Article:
Some of the questions we get asked
We are a grassroots group with a technical background that wanted to measure the pollution coming from a mining operation in our backyard. The website and map was started in November 2015. Sharing the data and our research with others created a need for more monitors, to expand the network and to test the sensors by collocating them with other monitors.
The PurpleAir Map displays the points using the Federal Environmental Protection Agency (EPA) Air Quality Index (AQI) scale. The AQI allows comparison for different pollutants with an easy to visualize color scheme. The air goes from good green air to yellow to orange to red to purple air, or even hazardous maroon air. The graphs give further information on different counts, relative weights and sizes of particles in the air.
PurpleAir operate under an llc. We reached this point by using our own resources, some donations and help from friends. Due to numerous requests for sensors, in late February 2016 PurpleAir accepted pre-orders of a small batch of prototype sensors. Since that time, we have made over 500 air quality sensors.
They use laser beams to detect the particles going past by their reflectivity, like dust shimmering in a sunbeam. The PM 2.5 and PM 10 micro-gram weights are calculated from the counts. The values are averaged every 20 seconds and graphically displayed on our website.
PurpleAir displays the particulate matter numbers, in both the PM 2.5 and PM 10 range, We also track particle counts in six sizes between 0.3um and 10.0um in diameter.
PurpleAir sensors read very similar numbers to other sensors of the same type (laser counters). During a recent inversion, PurpleAir sensors were reading correlated but slightly lower than University of Utah sensors on the MesoWest map. Some sensors use very different methods to measure particles and so we expect some disagreement with their numbers. It is the amount of disagreement we are trying to figure out and will let you know when we have more information from the University of Utah and SCAQMD tests.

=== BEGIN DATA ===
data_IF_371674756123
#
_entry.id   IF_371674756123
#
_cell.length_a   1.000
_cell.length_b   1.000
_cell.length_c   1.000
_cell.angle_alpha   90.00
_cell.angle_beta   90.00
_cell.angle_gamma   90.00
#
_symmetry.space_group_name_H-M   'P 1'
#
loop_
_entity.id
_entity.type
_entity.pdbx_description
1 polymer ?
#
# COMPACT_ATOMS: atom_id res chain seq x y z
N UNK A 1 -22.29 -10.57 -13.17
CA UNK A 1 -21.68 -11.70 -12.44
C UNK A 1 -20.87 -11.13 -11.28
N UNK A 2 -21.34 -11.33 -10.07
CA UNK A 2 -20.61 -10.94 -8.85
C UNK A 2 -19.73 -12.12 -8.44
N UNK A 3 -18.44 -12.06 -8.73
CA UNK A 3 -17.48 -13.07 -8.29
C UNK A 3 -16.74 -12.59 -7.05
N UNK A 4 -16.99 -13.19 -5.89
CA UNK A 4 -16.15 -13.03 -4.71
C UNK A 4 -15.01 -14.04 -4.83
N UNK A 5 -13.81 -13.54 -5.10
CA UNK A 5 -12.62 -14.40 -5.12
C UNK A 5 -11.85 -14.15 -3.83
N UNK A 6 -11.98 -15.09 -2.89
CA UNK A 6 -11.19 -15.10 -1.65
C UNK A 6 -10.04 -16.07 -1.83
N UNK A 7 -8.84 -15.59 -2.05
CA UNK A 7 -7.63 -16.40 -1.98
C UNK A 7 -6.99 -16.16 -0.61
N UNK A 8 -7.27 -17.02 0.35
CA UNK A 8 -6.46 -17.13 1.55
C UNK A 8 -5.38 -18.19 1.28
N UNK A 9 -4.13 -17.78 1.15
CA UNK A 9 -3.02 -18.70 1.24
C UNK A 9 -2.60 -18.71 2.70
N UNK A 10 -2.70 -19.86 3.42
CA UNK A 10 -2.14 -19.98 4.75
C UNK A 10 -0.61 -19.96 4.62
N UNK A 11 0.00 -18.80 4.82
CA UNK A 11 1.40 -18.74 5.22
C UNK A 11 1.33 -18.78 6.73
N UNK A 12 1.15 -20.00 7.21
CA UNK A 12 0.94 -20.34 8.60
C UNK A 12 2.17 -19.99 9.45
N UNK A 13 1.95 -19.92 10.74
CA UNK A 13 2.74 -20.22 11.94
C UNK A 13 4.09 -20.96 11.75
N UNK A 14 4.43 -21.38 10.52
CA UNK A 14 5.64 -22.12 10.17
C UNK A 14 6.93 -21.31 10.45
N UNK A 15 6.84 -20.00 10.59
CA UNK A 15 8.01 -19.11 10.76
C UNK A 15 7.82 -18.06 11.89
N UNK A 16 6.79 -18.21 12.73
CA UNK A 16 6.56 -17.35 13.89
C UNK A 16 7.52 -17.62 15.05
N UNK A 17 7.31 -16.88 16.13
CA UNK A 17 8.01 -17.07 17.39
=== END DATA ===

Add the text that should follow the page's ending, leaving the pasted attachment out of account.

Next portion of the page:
Every care is taken to place monitors in locations that are representative of the air we breathe every day. They are placed in neighborhoods, on the side of houses, a few feet above our heads. They use the homeowner’s Wi-Fi and power. Local pollution like cigarette smoke, BBQ’s, fireplaces and idling cars can cause spikes in the short term graphs.
Quality techniques like an initial decay test and correlation testing with new and older monitors are used. One of the issues that faces these devices, and others, is what is called “drift”. This happens with optical particle sensors because of dust that may settle inside the device, and may an offset or drift over time. A maintenance schedule is necessary with any measuring device, but ours are relatively easy to maintain and cheap to service.
PurpleAir sensors can be used indoors, please contact us for more information or availability on indoor sensors..
The simplest way to view our data is the PurpleAir Map. Data is also available on MesoWest's network and others. We frequently share raw data with researchers. If you want access to data for whatever reason, please feel free to contact us.